As Steven Gloates, DVM, searched for a tool to relieve his patients’ chronic pain, he worried he might outstrip his own comfort level.
After all, it had been just five months since he bought his small-animal practice. Was this really a good time to invest in a Class IV laser?
CS Wound – Before
CS Wound – After
Now, six months later, he wonders what all the trepidation was about.
“It’s a technology that comes with a lot of skepticism,” says Dr. Gloates, owner and operator of Vetcetera Pet Healthcare Centre in Schuylkill Haven, Pa. “But once you get your hands on it and see how it works and what it can do, that skepticism gets erased.”
Every month, it seems, he dials up a new use for his LiteCure Companion Therapy Laser. “It’s not exactly discovering, because the uses are well documented,” says Gloates, who makes presentations for LiteCure. “It’s more a case of making sure not to miss the opportunities to use the laser.”
From burns to hot spots, lesions to lick granulomas, clinical uses are many for therapeutic laser technology, practi- tioners say. Often, veterinarians seek out the laser to ease the pain and swelling of arthritic patients but then find its versatility seals the deal.
Many Possible Uses
That was the case for Brandy Ellis, DVM, one of two veterinarians at Olive Branch Animal Clinic in Olive Branch, Miss. In the first month after the clinic acquired the therapeutic laser, three dogs were treated for arthritis, with two gaining significant pain relief and increased range of motion.
Another dog, with a severe hot spot, experienced almost immediate results, Dr. Ellis says.
“I’m eager to try using it more on chronic skin problems to see what benefit we can get,” she adds.
Ellis also tried the recommended six-treatment regimen for a patient’s lick granuloma, which was very slow to heal. “I really didn’t think it would work,” she says.
But the results were so positive that after four treatments, the dog’s owner was ready to declare victory. He had to be assured the last two treatments were necessary.
“I was skeptical. I guess because it’s presented that there are so many uses,” Ellis says. “It all sounded too good to believe.
“But I’ve been really happy with it. There’s definitely something to it.”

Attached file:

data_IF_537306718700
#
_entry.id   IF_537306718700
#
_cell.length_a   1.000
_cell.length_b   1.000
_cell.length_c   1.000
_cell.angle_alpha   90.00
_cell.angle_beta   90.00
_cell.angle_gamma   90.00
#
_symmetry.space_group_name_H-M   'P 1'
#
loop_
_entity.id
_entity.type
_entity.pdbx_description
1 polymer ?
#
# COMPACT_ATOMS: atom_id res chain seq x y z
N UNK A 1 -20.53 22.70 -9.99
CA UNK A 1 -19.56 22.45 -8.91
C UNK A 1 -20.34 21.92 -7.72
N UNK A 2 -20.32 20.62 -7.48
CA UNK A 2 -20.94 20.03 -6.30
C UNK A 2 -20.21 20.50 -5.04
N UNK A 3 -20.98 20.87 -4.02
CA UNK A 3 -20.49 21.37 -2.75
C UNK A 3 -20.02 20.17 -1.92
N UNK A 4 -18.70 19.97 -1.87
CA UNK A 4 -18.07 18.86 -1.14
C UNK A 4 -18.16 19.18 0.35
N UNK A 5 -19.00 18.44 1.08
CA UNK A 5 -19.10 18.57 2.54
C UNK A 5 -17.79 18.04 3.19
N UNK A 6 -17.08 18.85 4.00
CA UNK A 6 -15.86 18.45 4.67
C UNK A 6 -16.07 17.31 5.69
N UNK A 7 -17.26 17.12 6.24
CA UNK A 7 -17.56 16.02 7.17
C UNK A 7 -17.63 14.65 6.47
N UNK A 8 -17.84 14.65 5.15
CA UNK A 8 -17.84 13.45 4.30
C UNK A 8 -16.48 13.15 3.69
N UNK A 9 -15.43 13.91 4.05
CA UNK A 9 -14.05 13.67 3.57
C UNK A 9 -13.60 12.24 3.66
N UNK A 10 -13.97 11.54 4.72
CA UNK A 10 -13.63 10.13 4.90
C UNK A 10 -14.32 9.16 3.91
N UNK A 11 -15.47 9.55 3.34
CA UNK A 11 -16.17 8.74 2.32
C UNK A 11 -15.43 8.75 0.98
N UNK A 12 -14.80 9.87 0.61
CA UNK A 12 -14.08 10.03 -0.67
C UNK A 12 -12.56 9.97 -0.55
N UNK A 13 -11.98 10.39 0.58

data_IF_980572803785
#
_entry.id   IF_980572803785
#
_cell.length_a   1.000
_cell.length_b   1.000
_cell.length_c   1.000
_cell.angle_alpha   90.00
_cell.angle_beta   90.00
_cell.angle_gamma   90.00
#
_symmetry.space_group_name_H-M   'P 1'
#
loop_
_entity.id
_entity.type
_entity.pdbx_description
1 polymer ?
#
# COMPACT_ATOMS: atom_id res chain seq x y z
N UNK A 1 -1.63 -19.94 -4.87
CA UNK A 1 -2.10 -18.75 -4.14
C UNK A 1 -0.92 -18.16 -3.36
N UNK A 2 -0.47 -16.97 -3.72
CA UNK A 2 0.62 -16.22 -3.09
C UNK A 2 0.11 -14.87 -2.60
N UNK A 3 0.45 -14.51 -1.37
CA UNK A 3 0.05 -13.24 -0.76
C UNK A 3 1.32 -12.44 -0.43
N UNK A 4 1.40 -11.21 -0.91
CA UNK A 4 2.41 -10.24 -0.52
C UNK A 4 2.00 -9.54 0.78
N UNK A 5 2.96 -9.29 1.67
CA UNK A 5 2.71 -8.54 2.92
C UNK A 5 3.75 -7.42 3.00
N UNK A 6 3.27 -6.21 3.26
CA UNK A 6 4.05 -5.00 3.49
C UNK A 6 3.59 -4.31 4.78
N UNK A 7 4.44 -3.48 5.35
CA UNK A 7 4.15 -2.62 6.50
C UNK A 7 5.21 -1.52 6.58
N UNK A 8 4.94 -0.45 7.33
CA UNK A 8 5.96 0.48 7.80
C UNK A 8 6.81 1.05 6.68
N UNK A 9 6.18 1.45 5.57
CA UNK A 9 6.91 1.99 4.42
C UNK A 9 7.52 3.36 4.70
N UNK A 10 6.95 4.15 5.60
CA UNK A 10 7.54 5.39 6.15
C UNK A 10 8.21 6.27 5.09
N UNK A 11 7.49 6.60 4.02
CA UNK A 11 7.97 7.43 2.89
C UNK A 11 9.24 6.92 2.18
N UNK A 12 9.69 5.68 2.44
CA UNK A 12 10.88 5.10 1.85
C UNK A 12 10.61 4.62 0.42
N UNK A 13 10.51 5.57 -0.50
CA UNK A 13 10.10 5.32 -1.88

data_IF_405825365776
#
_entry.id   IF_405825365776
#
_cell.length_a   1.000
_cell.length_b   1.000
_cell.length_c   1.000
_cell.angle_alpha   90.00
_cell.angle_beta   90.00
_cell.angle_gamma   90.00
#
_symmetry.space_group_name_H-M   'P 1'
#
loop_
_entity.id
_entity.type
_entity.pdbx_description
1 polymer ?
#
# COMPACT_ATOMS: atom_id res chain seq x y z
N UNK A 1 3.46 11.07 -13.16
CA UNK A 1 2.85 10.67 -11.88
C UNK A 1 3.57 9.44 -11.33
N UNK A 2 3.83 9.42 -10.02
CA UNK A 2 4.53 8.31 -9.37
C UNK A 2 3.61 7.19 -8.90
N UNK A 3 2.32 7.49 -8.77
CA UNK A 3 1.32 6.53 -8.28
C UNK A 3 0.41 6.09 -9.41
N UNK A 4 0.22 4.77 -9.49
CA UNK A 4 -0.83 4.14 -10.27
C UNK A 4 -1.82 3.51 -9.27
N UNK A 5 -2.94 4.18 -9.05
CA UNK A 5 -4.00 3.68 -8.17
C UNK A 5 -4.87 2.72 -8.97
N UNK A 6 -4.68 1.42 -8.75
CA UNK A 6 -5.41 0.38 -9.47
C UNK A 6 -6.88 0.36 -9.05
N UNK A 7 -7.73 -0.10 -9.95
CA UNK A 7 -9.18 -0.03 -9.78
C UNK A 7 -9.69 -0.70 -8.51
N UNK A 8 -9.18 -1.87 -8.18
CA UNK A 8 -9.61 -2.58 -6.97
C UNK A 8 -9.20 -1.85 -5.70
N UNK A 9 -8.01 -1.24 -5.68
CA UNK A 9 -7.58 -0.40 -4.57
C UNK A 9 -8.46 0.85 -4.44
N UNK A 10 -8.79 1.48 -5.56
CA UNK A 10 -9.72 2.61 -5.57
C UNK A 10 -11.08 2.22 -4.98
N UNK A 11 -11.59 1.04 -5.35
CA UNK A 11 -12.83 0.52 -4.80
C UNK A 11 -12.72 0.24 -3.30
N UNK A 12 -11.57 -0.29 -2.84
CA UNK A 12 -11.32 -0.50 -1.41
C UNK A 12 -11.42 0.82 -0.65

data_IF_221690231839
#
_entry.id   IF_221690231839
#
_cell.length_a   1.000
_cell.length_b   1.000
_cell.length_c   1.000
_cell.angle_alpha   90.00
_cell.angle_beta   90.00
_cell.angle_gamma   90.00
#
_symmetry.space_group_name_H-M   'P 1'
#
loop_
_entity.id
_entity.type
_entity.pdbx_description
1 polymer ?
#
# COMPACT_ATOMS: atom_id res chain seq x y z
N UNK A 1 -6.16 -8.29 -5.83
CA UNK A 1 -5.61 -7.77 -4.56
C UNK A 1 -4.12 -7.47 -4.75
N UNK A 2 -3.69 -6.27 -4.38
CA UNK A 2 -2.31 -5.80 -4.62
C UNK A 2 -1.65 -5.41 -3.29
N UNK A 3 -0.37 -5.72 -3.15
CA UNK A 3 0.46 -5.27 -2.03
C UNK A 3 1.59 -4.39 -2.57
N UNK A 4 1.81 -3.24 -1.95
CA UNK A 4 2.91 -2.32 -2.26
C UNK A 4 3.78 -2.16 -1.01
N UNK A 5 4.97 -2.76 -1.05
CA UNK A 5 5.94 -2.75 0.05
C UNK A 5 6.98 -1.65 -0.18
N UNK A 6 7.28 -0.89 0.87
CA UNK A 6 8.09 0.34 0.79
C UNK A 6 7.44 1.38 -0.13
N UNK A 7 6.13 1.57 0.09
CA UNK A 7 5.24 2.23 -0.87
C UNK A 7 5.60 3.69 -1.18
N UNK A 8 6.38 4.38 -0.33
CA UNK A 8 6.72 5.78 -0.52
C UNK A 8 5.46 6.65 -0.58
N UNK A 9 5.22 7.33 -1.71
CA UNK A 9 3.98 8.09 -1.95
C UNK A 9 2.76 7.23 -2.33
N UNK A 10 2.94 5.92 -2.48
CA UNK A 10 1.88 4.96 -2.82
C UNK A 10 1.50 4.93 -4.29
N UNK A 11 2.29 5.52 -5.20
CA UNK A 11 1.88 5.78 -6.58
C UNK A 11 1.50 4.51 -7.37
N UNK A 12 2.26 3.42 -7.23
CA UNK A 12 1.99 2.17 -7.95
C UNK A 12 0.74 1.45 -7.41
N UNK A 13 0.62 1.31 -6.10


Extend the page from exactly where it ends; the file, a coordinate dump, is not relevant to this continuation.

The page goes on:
‘Wide Margin of Safety'
CS Paw – After
CS Paw – After
David Bradley, DVM, a fellow of the American Society of Laser Medicine and Surgery, helps disseminate information on the laser’s versatility as a consultant for LiteCure. He says many of the technology’s uses begin in general practice exam rooms, where veterinarians ask, “I wonder if it would work on this?”
“Luckily, there is a wide margin of safety, with no untoward effect on healthy tissue,” Dr. Bradley says. “There are very few contraindications.”
One contraindication is allowing direct exposure of the laser to the optical lens or retina. But some practitioners have enjoyed “some pretty good success” treating chronic corneal ulcers with tangential exposure at low power, the doctor says.
Two keys to off-label use are good clinical sense and client consent, Bradley says.
“We do encourage them to realize [the therapeutic laser] has a broad range of applications,” he says. “By adjusting the power and time, they can move cautiously into uncharted territory, while always keeping safety in mind.
“Because of the margin of safety, there is little to lose and so much to gain.”
In addition to low-power uses on acupuncture points, wounds and skin conditions, the technology allows for an increase in power and time to achieve a saturation of photons, aiding the treatment of neurological conditions, Bradley says.
“We’re also seeing some benefits in chronic cases where the autoimmune system has gone haywire, such as with feline asthma,” he adds.
“In some cases, medications can be detrimental or harsh. There may not be a lot of other options.”
Bradley encourages practitioners to communicate with him or others who compile and share clinical information.
“We want to hear all the good and the bad so we can make sure the latest information gets to those who can use it,” he says.
When practitioners stretch to take advantage of the therapeutic laser’s versatility, it not only can help boost client satisfaction, it can invigorate the practice itself, Bradley says.
“There’s an excitement about resolving difficult cases,” he says. “That’s part of what makes this such an interesting field for us.”
CS Hotspot – Before
CS Hotspot – After
Successful treatment is a great barrier-breaker for clients who start out thinking laser therapy is akin to snake oil, Gloates has found.
“I haven’t taken advantage of the marketing opportunities, just because it always seems like there are a million other things to do,” he says.
"And yet I have still gained clients who have found out about the technology and heard we have it.”
Gloates says he loves sharing his success stories. Like the Jack Russell terrier he treated for severe burns after its owner, a single mother of two, lost her home in a grease fire. The dog’s skin was peeling off and conventional treatment wasn’t working, “so we turned to the laser,” Gloates says.
In the first week of treatment, there was dramatic improvement, the doctor relates, and after three to four weeks, the burns were completely healed.
“Most of the skin I had expected to lose was retained,” he says.
Also retained: his appreciation for a technology that has affected his practice financially as well as clinically.
“Since I bought the practice, I have purchased a number of pieces of equipment—blood machines for the lab, anesthesia monitoring equipment. For sure the therapeutic laser is more than paying for itself, and I can’t say that for the other equipment.
“I have absolutely no regrets,” Gloates says. <HOME>
This article first appeared in the November 2009 issue of Veterinary Practice News